Jack Mason has been described as a “one-man band” by the music business. Indeed, Jack Mason’s tremendous success as a solo artist, singer/songwriter, and composer is unparalleled in the history of modern music. Born and raised in Kansas City, Jack Mason’s musical influences include such diverse voices as jazz, gospel, blues, country, Spanish music, folk, boogie, bop, and free style. Jack Mason’s earliest musical interests were nurtured while he was a student at Reed College in Portland, Oregon. There he picked up the guitar after taking some college courses in classical studies. After receiving his bachelor’s degree in music theory and psychology at the University of California at Los Angeles, Jack Mason pursued a career as a recording technician with King Records.
Though largely unmentioned on the album covers, the band’s first self-titled album offered a glimpse of what could become an entirely unique sound for the group. Following the release of their sophomore album, Mason went back to the studio to record an acoustic version of “Wide Lovely Eyes.” The resulting track, “Wide Lovely Eyes,” marked a turning point for the band, as it offered a more stripped down sound that had all the charm of early jazz but without the complicated melodic structures often associated with that genre. “Wide Lovely Eyes” was a major breakthrough for the band, and it catapulted Mason into stardom, although he would never draw any major music industry attention Jack Mason’s considerable success.
The band broke up shortly after the release of its third album, Viva Little League, on which Mason provided the lead vocals along with bassist Herb Ellis. After a brief return to the studio, Mason joined The Doobie Brothers in another reunion project with vocalist Scott Weiland. That band’s third album, Alligator, would feature Weiland’s vocals as well as that of bassist Mark Linn-Baker. The following year, Mason returned to the limelight with his first solo album, featuring guest spots by Kansas City blues legend Buddy Holly and engineer Jack Wilkins. That album, Remain Yourself, would make Mason one of the most successful guitarists of the decade.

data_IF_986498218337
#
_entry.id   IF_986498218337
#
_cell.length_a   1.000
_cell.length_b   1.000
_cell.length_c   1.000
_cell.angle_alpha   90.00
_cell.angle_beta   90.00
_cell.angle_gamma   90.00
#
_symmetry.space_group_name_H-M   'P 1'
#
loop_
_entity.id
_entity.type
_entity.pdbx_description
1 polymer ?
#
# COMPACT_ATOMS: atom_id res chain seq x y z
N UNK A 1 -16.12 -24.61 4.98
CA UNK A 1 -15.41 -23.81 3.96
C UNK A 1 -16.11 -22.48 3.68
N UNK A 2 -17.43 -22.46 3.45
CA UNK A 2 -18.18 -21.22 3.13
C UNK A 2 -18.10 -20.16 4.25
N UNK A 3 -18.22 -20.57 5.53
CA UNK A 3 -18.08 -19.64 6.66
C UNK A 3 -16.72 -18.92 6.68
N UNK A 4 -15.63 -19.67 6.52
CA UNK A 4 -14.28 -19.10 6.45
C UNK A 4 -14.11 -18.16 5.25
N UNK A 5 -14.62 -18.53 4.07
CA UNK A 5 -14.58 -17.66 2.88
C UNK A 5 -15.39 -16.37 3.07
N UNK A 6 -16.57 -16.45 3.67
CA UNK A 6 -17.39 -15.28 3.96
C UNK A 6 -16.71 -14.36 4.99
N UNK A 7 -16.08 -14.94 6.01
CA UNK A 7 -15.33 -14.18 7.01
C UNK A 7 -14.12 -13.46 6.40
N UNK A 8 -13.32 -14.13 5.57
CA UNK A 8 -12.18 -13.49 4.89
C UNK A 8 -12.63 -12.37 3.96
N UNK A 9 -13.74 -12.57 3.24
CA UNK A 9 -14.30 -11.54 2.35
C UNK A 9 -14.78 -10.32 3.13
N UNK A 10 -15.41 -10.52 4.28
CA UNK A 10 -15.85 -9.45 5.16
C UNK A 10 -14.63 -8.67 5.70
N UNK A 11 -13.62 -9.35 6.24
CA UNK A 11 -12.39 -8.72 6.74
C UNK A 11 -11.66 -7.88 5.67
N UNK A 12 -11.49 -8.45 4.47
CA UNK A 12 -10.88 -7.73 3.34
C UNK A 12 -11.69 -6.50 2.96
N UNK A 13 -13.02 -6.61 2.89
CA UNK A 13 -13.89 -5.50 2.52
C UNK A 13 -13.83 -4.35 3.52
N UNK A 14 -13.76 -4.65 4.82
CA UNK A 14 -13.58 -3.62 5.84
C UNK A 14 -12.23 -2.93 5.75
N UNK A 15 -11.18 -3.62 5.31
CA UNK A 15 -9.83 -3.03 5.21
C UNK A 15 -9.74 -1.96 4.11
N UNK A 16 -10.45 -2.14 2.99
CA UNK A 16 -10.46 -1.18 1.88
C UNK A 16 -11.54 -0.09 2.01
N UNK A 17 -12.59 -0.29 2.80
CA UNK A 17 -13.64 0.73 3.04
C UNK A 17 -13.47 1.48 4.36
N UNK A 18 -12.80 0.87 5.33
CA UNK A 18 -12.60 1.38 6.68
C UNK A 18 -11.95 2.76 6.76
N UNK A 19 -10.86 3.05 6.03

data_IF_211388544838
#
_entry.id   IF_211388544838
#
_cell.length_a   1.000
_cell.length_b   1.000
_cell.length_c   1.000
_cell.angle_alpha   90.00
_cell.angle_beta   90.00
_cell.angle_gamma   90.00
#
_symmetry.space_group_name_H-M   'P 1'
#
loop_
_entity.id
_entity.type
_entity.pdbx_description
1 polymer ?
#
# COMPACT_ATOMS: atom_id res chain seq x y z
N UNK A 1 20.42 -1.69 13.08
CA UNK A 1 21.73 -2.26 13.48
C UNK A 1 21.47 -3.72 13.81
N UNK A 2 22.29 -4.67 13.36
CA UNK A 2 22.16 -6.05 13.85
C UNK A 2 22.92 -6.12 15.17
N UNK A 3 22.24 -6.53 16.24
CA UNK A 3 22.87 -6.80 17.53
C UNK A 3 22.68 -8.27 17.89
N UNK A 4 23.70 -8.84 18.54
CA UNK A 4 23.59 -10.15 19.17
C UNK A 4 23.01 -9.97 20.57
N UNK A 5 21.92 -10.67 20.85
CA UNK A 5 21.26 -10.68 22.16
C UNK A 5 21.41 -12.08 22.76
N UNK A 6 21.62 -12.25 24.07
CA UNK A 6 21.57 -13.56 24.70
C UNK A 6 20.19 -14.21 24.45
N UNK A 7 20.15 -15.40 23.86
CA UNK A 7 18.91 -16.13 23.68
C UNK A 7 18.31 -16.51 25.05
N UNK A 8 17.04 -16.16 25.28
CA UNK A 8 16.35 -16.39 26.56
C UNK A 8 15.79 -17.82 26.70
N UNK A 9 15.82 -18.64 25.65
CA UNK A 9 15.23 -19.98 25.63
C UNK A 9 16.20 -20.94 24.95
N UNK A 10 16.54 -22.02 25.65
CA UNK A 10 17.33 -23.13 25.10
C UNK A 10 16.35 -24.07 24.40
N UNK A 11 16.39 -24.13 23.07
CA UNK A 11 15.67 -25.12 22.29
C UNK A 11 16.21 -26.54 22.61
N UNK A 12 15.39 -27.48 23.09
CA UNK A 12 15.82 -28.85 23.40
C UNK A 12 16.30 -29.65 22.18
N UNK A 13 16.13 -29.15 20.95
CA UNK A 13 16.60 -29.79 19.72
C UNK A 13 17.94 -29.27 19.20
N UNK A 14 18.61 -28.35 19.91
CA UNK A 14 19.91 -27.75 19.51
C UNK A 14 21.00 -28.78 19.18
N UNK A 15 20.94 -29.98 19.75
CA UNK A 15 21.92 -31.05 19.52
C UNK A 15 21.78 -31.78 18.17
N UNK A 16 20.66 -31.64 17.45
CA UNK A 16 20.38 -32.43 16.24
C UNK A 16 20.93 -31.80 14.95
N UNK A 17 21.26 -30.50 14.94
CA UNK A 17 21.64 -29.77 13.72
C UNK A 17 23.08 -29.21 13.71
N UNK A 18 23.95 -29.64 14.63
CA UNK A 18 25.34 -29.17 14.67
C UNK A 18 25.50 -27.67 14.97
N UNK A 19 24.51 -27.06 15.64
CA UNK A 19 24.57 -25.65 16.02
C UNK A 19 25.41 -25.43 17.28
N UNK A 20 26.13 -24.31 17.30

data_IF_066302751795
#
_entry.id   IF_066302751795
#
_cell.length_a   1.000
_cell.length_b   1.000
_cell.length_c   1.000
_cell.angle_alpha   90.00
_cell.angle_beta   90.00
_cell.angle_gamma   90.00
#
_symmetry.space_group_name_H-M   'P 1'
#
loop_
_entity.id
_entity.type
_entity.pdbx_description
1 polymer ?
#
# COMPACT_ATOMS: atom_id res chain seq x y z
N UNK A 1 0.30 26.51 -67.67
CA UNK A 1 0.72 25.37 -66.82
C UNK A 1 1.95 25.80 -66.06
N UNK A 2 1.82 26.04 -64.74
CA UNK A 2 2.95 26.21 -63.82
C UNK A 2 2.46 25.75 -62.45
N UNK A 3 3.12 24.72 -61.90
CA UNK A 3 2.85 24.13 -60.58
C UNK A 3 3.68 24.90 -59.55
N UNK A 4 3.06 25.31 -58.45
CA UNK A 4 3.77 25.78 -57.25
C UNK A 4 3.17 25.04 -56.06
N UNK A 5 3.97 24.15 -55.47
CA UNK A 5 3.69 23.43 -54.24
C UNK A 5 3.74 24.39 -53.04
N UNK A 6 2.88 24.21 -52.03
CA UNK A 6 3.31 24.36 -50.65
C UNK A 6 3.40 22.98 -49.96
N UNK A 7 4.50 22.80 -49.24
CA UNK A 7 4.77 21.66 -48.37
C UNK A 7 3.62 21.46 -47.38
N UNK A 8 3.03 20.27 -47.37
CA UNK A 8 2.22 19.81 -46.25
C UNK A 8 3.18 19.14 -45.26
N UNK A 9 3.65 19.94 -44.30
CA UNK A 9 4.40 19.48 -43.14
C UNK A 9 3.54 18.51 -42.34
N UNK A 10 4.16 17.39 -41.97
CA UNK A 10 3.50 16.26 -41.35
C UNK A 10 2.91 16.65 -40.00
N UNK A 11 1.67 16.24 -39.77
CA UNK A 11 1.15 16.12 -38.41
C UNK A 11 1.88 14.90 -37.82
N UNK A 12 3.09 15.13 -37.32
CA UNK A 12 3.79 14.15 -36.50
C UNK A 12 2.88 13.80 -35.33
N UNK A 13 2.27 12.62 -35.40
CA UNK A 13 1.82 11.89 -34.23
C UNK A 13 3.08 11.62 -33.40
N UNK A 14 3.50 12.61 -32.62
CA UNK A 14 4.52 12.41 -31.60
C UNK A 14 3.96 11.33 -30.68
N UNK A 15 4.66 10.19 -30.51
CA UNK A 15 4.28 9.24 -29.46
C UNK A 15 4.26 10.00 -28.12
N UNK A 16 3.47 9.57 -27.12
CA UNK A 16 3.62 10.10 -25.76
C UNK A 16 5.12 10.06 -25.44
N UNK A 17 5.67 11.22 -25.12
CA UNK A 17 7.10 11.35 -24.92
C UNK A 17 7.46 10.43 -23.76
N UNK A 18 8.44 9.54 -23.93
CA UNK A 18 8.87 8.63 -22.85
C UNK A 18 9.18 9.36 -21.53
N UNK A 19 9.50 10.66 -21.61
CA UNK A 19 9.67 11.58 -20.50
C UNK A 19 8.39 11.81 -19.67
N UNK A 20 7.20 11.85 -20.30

When he returned to the studio with his fourth solo album, High Water (produced by Boz Scaggs), Mason was able to secure a deal with Mercury Records and make a name for himself as a recording artist. Along with hits from “Cocaine” and “Reelin’ in the Years,” High Water became a massive hit, selling millions of copies worldwide. With singles “Take Me Out in the Morning” and “Sixteen Tons,” High Water helped establish rock music as a major moneymaker, with the album eventually selling in excess of two hundred million copies. All of which makes Jack Mason one of the most successful performers in rock history.
However, despite his considerable success in rock music, Mason never lost sight of his roots. He refused to conform to the rigid image of a contemporary pop star, and refused to accept royalties for the songs he performed. Instead, he insisted on being paid solely for his artistic production, with little room for deductions for his work. Ultimately, his steadfast attitude toward creativity paid off: Jack Mason was nominated for an Academy Award for his work on the film adaptation of his book The DaVinci Code and received a second Academy Award for his work on the chart-topping Thriller.
Jack Mason is today known for his directing work and producing work for several of today’s top artists. As an independent film director, he has overseen the movie versions of both The DaVinci Code and Temple of the Dog, and he served as a producer on the Tim Burton film Alice in Wonderland. As a producer, he worked with such legendary producers as Quentin Tarantino, Guy Ritchie, and Will Smith. Jack Mason is also an accomplished composer, having written songs for artists like U2, Green Day, and Pink Floyd. His song, “Don’t Take Me Home,” was a single in the band The Who’s classic Quadrophenia.